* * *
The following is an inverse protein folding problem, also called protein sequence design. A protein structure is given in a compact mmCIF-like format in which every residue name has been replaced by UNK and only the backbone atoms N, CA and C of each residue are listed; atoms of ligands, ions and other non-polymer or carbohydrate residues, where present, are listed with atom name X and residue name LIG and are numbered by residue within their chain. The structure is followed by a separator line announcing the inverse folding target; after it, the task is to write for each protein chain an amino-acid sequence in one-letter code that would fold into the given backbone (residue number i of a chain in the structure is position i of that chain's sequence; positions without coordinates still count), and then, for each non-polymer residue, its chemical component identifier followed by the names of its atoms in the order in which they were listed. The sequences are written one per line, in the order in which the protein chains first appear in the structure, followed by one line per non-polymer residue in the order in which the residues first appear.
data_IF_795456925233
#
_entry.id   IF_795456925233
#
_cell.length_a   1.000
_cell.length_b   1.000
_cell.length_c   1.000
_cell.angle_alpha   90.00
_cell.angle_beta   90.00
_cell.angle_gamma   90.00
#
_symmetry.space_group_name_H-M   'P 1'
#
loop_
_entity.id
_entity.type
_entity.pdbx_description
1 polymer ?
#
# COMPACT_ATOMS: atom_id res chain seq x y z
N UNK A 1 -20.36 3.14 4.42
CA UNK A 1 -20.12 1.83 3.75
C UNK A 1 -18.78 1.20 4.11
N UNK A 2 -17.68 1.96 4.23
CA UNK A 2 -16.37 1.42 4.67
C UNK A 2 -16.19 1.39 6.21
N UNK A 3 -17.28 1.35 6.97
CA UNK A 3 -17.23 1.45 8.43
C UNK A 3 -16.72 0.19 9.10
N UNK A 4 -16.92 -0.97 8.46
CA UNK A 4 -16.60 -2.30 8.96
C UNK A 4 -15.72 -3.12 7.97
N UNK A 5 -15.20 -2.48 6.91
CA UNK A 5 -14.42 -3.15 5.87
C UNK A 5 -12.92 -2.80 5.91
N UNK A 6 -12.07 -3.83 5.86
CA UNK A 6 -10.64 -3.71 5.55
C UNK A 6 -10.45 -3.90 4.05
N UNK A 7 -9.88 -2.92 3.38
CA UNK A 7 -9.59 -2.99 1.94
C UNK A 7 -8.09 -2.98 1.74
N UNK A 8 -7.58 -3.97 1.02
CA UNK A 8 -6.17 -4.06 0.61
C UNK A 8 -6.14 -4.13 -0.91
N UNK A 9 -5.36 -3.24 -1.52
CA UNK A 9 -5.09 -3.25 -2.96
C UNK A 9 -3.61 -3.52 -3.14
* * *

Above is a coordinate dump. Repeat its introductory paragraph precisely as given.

The following is an inverse protein folding problem, also called protein sequence design. A protein structure is given in a compact mmCIF-like format in which every residue name has been replaced by UNK and only the backbone atoms N, CA and C of each residue are listed; atoms of ligands, ions and other non-polymer or carbohydrate residues, where present, are listed with atom name X and residue name LIG and are numbered by residue within their chain. The structure is followed by a separator line announcing the inverse folding target; after it, the task is to write for each protein chain an amino-acid sequence in one-letter code that would fold into the given backbone (residue number i of a chain in the structure is position i of that chain's sequence; positions without coordinates still count), and then, for each non-polymer residue, its chemical component identifier followed by the names of its atoms in the order in which they were listed. The sequences are written one per line, in the order in which the protein chains first appear in the structure, followed by one line per non-polymer residue in the order in which the residues first appear.